News Release

Cisplatin is more effective than carboplatin for treating nonsmall cell lung cancer

Peer-Reviewed Publication

Journal of the National Cancer Institute

Some patients with advanced non–small-cell lung cancer (NSCLC) have slightly higher survival rates when treated with the chemotherapy drug cisplatin than another platinum-based drug, carboplatin, according to a study in the June 6 Journal of the National Cancer Institute. The authors conclude that cisplatin chemotherapy should remain the standard of care for these patients.

Recent randomized studies have shown that the addition of platinum-based drugs to standard chemotherapy improves patient outcomes. Based on this data, new guidelines for treating advanced NSCLC recommend platinum-based chemotherapy as the standard of care. Most clinicians in North America prefer carboplatin to cisplatin because it has fewer side effects and is easier to administer. Nonetheless, it was unclear whether the drugs are equally effective in NSCLC patients.

Andrea Ardizzoni, M.D., of University Hospital in Parma, Italy, and colleagues conducted a review of nine randomized trials comparing the survival of 2,968 NSCLC patients who received either cisplatin- or carboplatin-based chemotherapy.

Patients who received cisplatin lived slightly longer than those treated with carboplatin, with a median survival of 9.1 months compared with 8.4 months. The difference in survival was not statistically significant, except in patients treated with more recent chemotherapy combinations and those with nonsquamous-cell tumors. Both drugs had side effects. Carboplatin was more likely to decrease blood platelet levels, while cisplatin was more likely to cause nausea, vomiting, and damage to the kidneys.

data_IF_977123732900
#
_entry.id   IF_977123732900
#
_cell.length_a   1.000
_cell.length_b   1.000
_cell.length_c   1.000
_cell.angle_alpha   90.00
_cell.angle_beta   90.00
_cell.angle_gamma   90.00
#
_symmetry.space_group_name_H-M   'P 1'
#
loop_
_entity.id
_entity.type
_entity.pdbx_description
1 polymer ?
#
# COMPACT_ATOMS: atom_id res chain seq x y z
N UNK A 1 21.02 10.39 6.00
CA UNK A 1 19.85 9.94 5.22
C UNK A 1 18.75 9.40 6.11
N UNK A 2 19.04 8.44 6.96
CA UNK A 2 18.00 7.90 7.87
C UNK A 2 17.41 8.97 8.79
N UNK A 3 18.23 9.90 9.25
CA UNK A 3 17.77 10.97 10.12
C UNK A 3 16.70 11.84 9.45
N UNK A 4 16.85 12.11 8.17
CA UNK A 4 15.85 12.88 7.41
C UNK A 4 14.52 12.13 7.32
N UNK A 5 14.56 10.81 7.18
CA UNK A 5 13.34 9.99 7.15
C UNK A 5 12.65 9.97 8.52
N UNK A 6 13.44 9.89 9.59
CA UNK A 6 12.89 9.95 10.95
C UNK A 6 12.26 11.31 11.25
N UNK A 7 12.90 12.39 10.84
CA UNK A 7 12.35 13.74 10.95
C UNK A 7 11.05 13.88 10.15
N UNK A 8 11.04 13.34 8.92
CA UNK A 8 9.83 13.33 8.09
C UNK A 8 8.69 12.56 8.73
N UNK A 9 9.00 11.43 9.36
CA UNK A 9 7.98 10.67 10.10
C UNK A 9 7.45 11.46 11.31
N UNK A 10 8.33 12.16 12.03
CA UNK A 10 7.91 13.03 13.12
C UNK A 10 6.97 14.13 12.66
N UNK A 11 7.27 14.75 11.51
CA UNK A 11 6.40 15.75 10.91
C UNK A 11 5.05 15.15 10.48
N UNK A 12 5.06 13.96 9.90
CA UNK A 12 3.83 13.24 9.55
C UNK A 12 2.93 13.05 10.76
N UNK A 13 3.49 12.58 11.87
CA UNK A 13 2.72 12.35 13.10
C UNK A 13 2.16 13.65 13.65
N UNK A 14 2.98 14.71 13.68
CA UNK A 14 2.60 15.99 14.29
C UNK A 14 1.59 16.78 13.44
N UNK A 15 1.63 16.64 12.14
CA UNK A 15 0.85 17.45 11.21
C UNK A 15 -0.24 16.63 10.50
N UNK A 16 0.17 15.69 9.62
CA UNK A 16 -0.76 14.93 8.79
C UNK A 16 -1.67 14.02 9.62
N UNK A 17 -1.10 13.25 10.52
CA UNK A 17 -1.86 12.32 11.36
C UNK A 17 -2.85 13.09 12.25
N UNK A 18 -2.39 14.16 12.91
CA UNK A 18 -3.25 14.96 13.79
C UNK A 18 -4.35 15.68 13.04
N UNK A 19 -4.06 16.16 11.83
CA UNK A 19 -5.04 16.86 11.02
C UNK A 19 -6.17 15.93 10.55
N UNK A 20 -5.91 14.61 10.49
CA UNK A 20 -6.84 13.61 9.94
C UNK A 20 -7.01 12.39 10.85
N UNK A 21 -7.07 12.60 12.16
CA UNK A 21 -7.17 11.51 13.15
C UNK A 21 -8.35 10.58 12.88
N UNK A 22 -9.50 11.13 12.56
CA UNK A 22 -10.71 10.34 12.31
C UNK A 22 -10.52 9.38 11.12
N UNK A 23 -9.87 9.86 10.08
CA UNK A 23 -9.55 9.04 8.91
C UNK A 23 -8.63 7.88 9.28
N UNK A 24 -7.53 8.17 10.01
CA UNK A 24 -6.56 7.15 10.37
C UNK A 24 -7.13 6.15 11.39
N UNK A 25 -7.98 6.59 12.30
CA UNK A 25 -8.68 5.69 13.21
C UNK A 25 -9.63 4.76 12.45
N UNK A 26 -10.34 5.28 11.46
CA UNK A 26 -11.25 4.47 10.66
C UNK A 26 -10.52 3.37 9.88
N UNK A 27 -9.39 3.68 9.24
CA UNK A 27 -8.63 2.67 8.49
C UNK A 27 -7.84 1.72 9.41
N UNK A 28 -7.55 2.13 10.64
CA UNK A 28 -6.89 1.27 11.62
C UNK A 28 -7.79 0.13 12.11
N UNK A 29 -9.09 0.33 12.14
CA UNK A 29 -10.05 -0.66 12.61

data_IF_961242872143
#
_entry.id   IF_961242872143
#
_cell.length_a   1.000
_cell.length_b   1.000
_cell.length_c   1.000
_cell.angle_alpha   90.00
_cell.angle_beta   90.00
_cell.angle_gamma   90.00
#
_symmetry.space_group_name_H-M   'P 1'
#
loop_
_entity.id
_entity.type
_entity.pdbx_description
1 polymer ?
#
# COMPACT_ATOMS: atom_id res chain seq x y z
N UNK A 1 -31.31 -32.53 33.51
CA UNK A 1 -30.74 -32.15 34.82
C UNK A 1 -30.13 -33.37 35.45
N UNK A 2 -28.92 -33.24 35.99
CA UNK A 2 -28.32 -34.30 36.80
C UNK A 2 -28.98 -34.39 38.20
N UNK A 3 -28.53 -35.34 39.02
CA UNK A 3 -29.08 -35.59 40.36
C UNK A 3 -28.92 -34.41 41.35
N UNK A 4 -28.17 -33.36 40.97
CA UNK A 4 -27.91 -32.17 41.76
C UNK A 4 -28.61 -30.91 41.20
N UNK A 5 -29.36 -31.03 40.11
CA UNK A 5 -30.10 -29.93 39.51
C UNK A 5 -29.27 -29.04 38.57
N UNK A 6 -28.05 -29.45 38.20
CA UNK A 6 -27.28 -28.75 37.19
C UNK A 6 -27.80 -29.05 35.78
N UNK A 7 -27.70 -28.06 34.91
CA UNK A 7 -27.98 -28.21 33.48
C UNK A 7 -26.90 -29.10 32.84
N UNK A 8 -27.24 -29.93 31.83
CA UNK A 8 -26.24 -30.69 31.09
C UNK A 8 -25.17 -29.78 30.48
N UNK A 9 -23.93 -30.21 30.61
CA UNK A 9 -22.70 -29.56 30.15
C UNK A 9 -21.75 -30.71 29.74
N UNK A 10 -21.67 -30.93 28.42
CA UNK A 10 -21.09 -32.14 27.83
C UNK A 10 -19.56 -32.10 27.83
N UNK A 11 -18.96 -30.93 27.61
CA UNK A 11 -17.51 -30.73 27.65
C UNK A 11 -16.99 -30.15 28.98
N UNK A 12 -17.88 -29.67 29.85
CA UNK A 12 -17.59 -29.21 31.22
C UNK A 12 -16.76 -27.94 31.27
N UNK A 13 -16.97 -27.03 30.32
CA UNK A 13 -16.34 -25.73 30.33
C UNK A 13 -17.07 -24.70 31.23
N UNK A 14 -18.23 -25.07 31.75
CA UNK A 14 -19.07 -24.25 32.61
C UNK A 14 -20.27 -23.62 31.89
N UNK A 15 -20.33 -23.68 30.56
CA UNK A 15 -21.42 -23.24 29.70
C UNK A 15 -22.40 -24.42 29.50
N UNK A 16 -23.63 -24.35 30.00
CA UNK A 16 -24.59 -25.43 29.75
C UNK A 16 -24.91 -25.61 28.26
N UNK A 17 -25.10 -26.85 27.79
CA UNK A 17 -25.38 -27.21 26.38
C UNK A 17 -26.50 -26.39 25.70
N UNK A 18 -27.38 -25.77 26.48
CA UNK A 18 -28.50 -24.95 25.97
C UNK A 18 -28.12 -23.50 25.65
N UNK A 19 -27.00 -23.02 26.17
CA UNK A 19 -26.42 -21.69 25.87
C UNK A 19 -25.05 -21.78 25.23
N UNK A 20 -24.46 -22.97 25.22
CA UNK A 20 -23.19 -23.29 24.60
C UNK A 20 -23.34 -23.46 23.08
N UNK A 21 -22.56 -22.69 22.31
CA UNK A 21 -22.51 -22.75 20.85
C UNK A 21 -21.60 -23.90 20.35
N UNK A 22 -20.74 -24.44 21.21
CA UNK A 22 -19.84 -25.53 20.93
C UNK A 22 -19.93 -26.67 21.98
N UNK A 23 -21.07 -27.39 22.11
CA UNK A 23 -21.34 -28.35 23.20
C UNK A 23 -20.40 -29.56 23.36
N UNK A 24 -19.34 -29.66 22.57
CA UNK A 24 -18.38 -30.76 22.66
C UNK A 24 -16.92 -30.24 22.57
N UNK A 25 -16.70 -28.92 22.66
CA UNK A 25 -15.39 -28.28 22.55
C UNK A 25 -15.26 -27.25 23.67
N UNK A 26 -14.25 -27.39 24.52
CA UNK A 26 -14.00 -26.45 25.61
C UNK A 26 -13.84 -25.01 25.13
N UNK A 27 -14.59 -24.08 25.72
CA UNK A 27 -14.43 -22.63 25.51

“Given the palliative nature of chemotherapy treatment in advanced NSCLC and the unquestionable practical advantage of carboplatin in terms of ease of administration, it could be argued that the small benefit achieved with cisplatin relative to carboplatin does not justify its preferential use in clinical practice. However, all the progress in the treatment of advanced NSCLC has been made in small increments,” the authors write.

In an accompanying editorial, Christopher Azzoli, M.D., and colleagues at the Memorial Sloan-Kettering Cancer Center in New York discuss the renewed rivalry between cisplatin and carboplatin, particularly in the face of new developments in adjuvant chemotherapy for NSCLC patients. “The apparent superiority of cisplatin over carboplatin demonstrated in this paper should not be taken lightly, particularly in patients being treated with curative intent. Equally inadvisable would be the overzealous use of cisplatin in patients with metastatic NSCLC for whom the drug may be poorly tolerated, such as those with significant baseline renal impairment, hearing loss, peripheral neuropathy, or other serious medical comorbidities,” the authors write.




  • Article: Ardizzoni A, Boni L, Tiseo M, Fossella FV, Schiller JH, et al. Cisplatin- Versus Carboplatin-Based Chemotherapy in First-Line Treatment of Advanced Non – Small-Cell Lung Cancer: An Individual Patient Data Meta-analysis. J Natl Cancer Inst 2007; 99: 847-857

  • Editorial: Azzoli CG, Kris MG, Pfister DG. Cisplatin Versus Carboplatin for Patients With Metastatic Non – Small-Cell Lung Cancer — An Old Rivalry Renewed. J Natl Cancer Inst 2007; 99: 828-829

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